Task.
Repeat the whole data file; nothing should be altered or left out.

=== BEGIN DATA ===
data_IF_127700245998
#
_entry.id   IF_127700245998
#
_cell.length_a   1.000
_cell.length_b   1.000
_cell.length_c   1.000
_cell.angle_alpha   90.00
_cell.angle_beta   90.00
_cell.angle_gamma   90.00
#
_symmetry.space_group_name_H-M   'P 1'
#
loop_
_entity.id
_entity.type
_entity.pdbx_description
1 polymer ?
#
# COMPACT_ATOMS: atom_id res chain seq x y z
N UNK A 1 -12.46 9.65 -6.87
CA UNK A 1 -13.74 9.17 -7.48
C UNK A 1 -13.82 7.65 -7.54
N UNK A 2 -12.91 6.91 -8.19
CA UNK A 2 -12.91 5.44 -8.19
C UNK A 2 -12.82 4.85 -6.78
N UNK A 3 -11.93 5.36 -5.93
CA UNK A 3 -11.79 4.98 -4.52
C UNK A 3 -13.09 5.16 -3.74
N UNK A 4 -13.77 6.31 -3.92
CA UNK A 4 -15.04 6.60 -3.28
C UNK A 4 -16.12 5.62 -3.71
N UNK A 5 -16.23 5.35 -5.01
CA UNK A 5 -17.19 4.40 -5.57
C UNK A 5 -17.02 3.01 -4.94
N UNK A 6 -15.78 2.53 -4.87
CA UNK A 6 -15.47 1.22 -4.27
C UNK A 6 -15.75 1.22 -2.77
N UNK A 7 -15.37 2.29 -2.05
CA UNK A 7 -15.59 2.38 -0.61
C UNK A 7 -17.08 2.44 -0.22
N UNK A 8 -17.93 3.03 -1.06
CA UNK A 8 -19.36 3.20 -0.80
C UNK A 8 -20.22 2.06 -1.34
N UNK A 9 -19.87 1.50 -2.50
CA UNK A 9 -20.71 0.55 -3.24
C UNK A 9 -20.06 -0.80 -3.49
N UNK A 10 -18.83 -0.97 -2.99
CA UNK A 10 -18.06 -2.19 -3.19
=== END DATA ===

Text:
data_IF_127700245998
#
_entry.id   IF_127700245998
#
_cell.length_a   1.000
_cell.length_b   1.000
_cell.length_c   1.000
_cell.angle_alpha   90.00
_cell.angle_beta   90.00
_cell.angle_gamma   90.00
#
_symmetry.space_group_name_H-M   'P 1'
#
loop_
_entity.id
_entity.type
_entity.pdbx_description
1 polymer ?
#
# COMPACT_ATOMS: atom_id res chain seq x y z
N UNK A 1 -12.46 9.65 -6.87
CA UNK A 1 -13.74 9.17 -7.48
C UNK A 1 -13.82 7.65 -7.54
N UNK A 2 -12.91 6.91 -8.19
CA UNK A 2 -12.91 5.44 -8.19
C UNK A 2 -12.82 4.85 -6.78
N UNK A 3 -11.93 5.36 -5.93
CA UNK A 3 -11.79 4.98 -4.52
C UNK A 3 -13.09 5.16 -3.74
N UNK A 4 -13.77 6.31 -3.92
CA UNK A 4 -15.04 6.60 -3.28
C UNK A 4 -16.12 5.62 -3.71
N UNK A 5 -16.23 5.35 -5.01
CA UNK A 5 -17.19 4.40 -5.57
C UNK A 5 -17.02 3.01 -4.94
N UNK A 6 -15.78 2.53 -4.87
CA UNK A 6 -15.47 1.22 -4.27
C UNK A 6 -15.75 1.22 -2.77
N UNK A 7 -15.37 2.29 -2.05
CA UNK A 7 -15.59 2.38 -0.61
C UNK A 7 -17.08 2.44 -0.22
N UNK A 8 -17.93 3.03 -1.06
CA UNK A 8 -19.36 3.20 -0.80
C UNK A 8 -20.22 2.06 -1.34
N UNK A 9 -19.87 1.50 -2.50
CA UNK A 9 -20.71 0.55 -3.24
C UNK A 9 -20.06 -0.80 -3.49
N UNK A 10 -18.83 -0.97 -2.99
CA UNK A 10 -18.06 -2.19 -3.19